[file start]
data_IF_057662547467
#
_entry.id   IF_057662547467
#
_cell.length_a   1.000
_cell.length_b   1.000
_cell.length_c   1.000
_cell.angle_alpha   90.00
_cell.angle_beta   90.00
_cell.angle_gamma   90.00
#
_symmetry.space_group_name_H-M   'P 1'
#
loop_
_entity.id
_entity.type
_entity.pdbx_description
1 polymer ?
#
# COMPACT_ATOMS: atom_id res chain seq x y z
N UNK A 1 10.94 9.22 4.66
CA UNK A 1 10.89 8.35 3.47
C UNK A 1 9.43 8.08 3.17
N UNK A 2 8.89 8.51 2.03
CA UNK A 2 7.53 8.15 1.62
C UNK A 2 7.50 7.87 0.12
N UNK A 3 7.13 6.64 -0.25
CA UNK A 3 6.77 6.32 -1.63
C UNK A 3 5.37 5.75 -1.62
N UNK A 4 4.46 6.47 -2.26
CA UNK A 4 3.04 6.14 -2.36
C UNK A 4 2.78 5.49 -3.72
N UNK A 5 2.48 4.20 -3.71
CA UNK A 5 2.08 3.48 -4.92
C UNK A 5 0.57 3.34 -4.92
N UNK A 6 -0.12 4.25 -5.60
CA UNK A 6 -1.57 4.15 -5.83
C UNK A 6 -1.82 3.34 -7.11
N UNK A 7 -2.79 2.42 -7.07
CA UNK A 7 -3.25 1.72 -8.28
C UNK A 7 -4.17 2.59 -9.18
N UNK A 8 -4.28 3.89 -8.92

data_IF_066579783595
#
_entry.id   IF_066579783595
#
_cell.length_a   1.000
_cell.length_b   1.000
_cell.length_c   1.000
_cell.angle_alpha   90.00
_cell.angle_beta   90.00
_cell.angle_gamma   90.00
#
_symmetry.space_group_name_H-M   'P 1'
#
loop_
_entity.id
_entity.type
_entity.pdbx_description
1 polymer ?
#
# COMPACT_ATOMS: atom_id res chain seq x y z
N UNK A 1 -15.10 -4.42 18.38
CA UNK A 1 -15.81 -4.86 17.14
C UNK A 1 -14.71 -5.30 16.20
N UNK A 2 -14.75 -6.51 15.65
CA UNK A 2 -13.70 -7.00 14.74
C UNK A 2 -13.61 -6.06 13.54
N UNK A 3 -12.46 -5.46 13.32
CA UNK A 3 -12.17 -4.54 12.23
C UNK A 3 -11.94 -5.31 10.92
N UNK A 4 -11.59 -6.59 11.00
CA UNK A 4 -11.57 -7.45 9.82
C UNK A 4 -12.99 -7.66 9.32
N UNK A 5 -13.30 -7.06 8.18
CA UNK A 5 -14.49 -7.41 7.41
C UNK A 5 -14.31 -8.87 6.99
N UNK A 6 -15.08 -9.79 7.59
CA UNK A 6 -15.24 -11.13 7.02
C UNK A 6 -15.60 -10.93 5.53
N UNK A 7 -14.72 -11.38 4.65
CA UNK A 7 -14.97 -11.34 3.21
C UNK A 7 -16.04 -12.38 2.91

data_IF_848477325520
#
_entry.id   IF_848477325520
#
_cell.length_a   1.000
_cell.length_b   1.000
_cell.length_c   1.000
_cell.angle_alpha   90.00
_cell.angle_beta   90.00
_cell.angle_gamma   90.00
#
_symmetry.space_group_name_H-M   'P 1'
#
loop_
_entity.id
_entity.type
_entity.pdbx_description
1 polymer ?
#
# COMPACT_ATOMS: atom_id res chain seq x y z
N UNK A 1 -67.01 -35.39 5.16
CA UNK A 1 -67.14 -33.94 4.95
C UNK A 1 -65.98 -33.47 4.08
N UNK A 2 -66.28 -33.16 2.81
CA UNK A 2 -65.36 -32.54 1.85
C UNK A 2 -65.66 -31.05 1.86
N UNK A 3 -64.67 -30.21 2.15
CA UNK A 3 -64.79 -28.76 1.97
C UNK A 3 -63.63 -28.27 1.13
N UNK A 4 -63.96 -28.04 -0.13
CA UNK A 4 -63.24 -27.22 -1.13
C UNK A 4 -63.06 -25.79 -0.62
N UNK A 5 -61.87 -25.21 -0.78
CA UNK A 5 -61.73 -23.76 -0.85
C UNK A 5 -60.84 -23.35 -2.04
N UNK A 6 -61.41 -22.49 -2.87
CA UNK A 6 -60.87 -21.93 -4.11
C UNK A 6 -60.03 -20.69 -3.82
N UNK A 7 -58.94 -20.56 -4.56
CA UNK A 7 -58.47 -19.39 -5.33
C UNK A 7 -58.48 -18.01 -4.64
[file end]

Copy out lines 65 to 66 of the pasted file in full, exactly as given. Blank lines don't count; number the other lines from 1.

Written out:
C UNK A 1 -14.71 -5.30 16.20
N UNK A 2 -14.75 -6.51 15.65